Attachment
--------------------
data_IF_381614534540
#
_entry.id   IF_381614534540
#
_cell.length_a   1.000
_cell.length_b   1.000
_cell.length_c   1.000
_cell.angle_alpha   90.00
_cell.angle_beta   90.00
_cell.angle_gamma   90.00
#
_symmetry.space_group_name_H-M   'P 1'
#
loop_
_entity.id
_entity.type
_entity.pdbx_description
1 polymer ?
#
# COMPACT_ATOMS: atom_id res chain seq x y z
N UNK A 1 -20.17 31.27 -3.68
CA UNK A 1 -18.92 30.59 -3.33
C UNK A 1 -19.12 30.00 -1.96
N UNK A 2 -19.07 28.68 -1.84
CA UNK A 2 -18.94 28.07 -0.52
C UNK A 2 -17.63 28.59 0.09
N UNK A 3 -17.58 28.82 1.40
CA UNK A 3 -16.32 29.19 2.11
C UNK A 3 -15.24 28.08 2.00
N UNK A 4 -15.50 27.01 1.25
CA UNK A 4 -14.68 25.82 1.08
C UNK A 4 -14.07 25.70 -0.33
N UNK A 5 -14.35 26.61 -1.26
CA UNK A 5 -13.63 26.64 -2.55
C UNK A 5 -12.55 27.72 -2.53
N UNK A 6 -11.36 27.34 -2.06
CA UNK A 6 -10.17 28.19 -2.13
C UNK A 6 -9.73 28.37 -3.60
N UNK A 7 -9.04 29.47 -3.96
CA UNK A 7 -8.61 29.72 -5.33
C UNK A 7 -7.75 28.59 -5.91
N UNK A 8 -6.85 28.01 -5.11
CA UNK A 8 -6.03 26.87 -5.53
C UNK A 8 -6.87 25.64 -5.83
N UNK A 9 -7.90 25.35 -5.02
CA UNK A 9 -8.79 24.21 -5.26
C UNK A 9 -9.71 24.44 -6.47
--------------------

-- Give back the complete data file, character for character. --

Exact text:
data_IF_381614534540
#
_entry.id   IF_381614534540
#
_cell.length_a   1.000
_cell.length_b   1.000
_cell.length_c   1.000
_cell.angle_alpha   90.00
_cell.angle_beta   90.00
_cell.angle_gamma   90.00
#
_symmetry.space_group_name_H-M   'P 1'
#
loop_
_entity.id
_entity.type
_entity.pdbx_description
1 polymer ?
#
# COMPACT_ATOMS: atom_id res chain seq x y z
N UNK A 1 -20.17 31.27 -3.68
CA UNK A 1 -18.92 30.59 -3.33
C UNK A 1 -19.12 30.00 -1.96
N UNK A 2 -19.07 28.68 -1.84
CA UNK A 2 -18.94 28.07 -0.52
C UNK A 2 -17.63 28.59 0.09
N UNK A 3 -17.58 28.82 1.40
CA UNK A 3 -16.32 29.19 2.11
C UNK A 3 -15.24 28.08 2.00
N UNK A 4 -15.50 27.01 1.25
CA UNK A 4 -14.68 25.82 1.08
C UNK A 4 -14.07 25.70 -0.33
N UNK A 5 -14.35 26.61 -1.26
CA UNK A 5 -13.63 26.64 -2.55
C UNK A 5 -12.55 27.72 -2.53
N UNK A 6 -11.36 27.34 -2.06
CA UNK A 6 -10.17 28.19 -2.13
C UNK A 6 -9.73 28.37 -3.60
N UNK A 7 -9.04 29.47 -3.96
CA UNK A 7 -8.61 29.72 -5.33
C UNK A 7 -7.75 28.59 -5.91
N UNK A 8 -6.85 28.01 -5.11
CA UNK A 8 -6.03 26.87 -5.53
C UNK A 8 -6.87 25.64 -5.83
N UNK A 9 -7.90 25.35 -5.02
CA UNK A 9 -8.79 24.21 -5.26
C UNK A 9 -9.71 24.44 -6.47